DENVER (CBS4) – Hundreds of women gathered at the state Capitol on Wednesday for International Women’s Day. The day also evolved into the Day Without A Woman protest in some cities across the globe.

Some Coloradans stayed home from work, joined the rally or wore red to demonstrate their economic clout as part of many events held around the globe.

“We have such issues against women’s rights and against minority rights, it’s important for anyone, any color or sex, to be down here.” said Craig Cline on his decision to attend the women’s rally in Denver.

intl womens day Hundreds Gather For International Womens Day

Hundreds gathered at the state Capitol for International Women’s Day (credit: CBS)

“It seems like a historic moment where we all need to come together as women and unite.” said Marielle Pulsinelli, a student at Jefferson County Open School, on her decision to skip class and go to the Colorado state Capitol. “Women make up half the population but we’re treated unequal. I think this is to show if we don’t exist in the world things can’t be done and the world has changed a lot and we need to value that fact.”

The demonstrations in the U.S. were organized by those behind the women’s marches on Jan. 21 that drew millions nationwide.

womens day Hundreds Gather For International Womens Day

(credit: CBS)

Some businesses and institutions said they would either close for the day or give female employees the day off.

More than 400 teachers in Denver Public Schools were absent. According to DPS, the school district employs more than 4,300 teachers and that is a typical amount absent on any given day.

“I would like to make the connection between how teachers are drastically underpaid for the work that we do and the education that we have that’s linked to a greater issues of gender inequality  in terms of equal pay,” said Mariel Waters, a teacher at Noel Community Arts School in Montbello.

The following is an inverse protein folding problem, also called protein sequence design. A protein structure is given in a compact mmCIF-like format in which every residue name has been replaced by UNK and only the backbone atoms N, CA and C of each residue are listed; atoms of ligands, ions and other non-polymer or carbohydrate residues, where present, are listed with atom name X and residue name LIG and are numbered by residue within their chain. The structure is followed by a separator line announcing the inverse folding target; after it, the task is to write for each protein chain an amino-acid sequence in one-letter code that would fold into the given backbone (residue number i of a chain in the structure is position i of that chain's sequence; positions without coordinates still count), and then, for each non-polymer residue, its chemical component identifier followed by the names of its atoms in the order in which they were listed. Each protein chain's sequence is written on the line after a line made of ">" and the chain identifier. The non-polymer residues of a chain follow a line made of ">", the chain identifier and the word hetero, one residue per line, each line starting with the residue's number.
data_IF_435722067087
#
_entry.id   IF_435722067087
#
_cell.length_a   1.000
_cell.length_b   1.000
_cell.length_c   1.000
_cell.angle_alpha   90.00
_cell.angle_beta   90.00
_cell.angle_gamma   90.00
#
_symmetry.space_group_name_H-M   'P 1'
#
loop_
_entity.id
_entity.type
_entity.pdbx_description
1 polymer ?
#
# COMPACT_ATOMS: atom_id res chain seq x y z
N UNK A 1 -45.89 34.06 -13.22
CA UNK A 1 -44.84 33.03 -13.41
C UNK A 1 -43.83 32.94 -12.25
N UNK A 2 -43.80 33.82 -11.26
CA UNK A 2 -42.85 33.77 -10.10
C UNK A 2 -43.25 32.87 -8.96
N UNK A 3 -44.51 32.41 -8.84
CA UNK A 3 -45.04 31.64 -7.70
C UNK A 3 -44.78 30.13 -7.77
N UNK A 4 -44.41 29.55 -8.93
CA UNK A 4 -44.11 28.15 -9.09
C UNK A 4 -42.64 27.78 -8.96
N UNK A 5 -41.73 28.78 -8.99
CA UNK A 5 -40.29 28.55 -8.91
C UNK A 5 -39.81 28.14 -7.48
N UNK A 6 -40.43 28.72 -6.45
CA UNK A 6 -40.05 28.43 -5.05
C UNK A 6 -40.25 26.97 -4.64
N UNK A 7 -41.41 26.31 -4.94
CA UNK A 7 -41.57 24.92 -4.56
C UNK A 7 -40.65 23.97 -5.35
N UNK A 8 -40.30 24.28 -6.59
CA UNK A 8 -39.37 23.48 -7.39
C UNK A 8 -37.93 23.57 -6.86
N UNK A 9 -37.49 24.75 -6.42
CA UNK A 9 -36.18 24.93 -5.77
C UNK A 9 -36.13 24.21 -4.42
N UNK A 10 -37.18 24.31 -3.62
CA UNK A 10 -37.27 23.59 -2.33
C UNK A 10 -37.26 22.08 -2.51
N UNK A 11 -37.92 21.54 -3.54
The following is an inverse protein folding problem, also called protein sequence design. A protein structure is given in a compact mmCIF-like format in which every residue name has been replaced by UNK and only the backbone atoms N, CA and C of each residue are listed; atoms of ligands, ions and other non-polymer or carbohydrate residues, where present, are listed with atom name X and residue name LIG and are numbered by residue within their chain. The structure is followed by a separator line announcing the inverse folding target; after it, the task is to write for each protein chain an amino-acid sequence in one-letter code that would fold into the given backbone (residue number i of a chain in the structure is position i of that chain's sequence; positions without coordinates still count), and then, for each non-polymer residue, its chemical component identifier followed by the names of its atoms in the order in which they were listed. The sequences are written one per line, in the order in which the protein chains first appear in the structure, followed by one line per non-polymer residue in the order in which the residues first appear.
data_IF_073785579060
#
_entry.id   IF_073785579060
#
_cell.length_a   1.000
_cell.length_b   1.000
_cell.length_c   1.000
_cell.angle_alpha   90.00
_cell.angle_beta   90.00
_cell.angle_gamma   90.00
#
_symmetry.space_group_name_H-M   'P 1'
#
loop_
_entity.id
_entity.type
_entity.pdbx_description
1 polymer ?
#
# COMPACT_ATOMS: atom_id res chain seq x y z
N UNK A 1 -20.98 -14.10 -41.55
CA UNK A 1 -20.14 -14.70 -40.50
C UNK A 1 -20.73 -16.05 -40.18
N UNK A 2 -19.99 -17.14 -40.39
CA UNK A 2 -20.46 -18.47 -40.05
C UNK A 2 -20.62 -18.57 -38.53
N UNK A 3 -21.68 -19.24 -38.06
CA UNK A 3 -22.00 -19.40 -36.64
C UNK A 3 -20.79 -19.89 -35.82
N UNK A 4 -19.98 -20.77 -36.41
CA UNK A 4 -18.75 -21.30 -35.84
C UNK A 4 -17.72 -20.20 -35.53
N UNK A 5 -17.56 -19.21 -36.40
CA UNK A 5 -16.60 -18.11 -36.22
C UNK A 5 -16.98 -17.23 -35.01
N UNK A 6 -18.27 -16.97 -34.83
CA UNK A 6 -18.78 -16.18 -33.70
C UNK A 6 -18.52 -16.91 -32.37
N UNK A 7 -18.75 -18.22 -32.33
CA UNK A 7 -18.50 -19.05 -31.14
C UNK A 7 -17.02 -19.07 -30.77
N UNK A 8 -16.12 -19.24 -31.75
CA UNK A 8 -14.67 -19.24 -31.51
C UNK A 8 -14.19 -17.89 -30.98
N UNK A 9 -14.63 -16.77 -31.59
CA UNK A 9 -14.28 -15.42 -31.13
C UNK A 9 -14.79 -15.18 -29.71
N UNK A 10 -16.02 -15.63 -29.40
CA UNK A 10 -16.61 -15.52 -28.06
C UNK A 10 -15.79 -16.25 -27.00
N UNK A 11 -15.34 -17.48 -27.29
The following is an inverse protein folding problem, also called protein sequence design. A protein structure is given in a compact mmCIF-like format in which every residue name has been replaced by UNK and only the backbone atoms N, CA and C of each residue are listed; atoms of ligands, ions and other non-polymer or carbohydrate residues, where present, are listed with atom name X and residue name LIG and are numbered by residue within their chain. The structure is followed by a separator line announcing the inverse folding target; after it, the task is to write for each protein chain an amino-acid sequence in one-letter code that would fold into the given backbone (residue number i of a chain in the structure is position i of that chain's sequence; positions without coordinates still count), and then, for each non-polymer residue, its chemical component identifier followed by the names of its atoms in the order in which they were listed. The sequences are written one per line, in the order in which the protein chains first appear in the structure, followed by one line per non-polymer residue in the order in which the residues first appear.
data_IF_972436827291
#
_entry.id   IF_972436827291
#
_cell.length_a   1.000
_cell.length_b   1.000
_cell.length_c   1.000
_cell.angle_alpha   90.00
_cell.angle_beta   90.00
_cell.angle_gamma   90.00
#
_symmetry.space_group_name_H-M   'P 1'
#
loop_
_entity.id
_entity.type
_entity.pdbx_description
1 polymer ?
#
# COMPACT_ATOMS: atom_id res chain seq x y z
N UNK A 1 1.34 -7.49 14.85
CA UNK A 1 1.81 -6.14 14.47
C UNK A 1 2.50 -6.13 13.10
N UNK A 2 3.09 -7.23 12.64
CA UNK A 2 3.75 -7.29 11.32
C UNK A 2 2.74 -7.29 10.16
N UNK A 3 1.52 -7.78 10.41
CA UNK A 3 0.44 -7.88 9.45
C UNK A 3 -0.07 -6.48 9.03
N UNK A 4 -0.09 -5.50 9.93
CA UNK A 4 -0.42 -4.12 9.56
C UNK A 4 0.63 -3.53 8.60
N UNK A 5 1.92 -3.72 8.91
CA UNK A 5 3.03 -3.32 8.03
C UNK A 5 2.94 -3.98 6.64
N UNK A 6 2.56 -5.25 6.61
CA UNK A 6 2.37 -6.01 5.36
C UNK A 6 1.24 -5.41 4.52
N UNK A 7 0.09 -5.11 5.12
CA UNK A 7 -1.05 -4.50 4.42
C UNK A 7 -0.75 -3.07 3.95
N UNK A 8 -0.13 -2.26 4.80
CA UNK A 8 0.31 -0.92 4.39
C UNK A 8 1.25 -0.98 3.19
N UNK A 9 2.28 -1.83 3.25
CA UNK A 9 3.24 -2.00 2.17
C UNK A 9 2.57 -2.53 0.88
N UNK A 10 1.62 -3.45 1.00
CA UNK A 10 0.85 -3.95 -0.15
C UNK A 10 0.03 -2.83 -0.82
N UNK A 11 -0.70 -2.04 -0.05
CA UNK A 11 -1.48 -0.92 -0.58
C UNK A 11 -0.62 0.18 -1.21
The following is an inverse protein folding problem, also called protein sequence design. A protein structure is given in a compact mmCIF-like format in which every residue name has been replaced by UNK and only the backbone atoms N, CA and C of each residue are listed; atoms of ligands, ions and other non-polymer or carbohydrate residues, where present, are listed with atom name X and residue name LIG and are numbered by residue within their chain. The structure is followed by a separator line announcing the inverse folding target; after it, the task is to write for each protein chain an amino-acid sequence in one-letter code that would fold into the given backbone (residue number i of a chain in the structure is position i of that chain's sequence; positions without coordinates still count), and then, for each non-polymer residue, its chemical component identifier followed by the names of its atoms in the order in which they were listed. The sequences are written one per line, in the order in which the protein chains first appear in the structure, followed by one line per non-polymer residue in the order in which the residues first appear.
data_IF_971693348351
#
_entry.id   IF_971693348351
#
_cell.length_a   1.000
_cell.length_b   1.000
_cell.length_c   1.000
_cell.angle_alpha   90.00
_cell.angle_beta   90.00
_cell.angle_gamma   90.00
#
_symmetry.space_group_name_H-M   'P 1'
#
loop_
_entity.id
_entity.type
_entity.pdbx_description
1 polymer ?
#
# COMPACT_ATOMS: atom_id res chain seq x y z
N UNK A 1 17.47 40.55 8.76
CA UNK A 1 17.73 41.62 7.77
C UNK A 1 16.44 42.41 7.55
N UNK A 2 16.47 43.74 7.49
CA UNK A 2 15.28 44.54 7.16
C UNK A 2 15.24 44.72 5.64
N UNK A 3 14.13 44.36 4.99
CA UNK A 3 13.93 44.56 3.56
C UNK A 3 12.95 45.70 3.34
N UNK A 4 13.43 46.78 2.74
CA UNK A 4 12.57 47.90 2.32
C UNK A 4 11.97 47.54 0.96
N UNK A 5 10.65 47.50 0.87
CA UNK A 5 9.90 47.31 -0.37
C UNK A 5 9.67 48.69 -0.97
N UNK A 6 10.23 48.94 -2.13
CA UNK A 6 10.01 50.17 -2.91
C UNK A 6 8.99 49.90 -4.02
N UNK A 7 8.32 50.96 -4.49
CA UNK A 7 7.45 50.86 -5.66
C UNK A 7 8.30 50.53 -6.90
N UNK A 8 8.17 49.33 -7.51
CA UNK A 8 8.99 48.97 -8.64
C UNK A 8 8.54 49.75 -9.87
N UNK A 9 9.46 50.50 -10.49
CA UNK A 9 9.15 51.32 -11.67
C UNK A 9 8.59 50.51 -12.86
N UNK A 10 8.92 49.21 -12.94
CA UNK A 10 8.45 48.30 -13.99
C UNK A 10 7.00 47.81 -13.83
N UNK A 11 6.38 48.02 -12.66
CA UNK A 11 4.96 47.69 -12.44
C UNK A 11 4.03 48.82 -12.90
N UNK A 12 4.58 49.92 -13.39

Some criticized the strike, warning that many women cannot afford to miss work or find child care. Organizers asked those unable to skip work to wear red in solidarity.

womens slient march 5pkg transfer Hundreds Gather For International Womens Day

(credit: CBS)

Monique LaFonta Leone, a 33-year-old health care consultant in Colorado Springs had to work but put on a red shirt and donated to charity, including Planned Parenthood.

“I have bills to pay, but I wanted to make my voice heard, no matter how quiet,” she said. “I also wanted to make a statement to say that women are doing it for themselves. We’re out here in the workforce and making a difference every day.”

Women make up more than 47 percent of the U.S. workforce and are dominant among registered nurses, dental assistants, cashiers, accountants and pharmacists, according to the census.

“We’re just not being treated equally in this country … and we need to stand up and we need to have our voices heard,” said Bri Potts, a Denver rally participant. “We need to be able to go to work every day and not feel like we’re being looked down upon. We need to go into the office and not feel discriminated against. We need to be able to go in and feel safe.”

womens slient march 5pkg tra678578nsfer Hundreds Gather For International Womens Day

(credit: CBS)

They make up at least a third of physicians and surgeons, and the same with lawyers and judges. Women also represent 55 percent of all college students.

At the same time, American women earn 80 cents for every dollar a man makes. The median income for women was $40,742 in 2015, compared with $51,212 for men, according to census data.

“We are in love with our country, we are in love with the values of American, and we don’t want to see them go away. It is America the beautiful and it won’t be unless we stand up,” said Helen Shreves, the Denver rally organizer.

  1. Ajax Lessome says:

    Although International Women’s Day has been around since 1908, its origins as a fight for equal pay and voting rights has morphed into the hashtag #IWD and lost some of its fervor. It’s also at times celebrated not as a call to political arms, but now used to tout corporate branding campaigns emphasizing a product or company’s openness to women. Unfortunately, the harsh reality is that in many places in the world, women continue to be treated as second-class citizens or even property of their husbands and fathers. Nowhere is that more brutally explicit than in Iran where the ruling mullahs have consistently passed laws that would make any Western feminist breath fire in reaction. The next time women march for Women’s Day, it might be worth remembering the millions of Iranian women who are denied their futures and can’t even march in protest for fear of arrest and imprisonment

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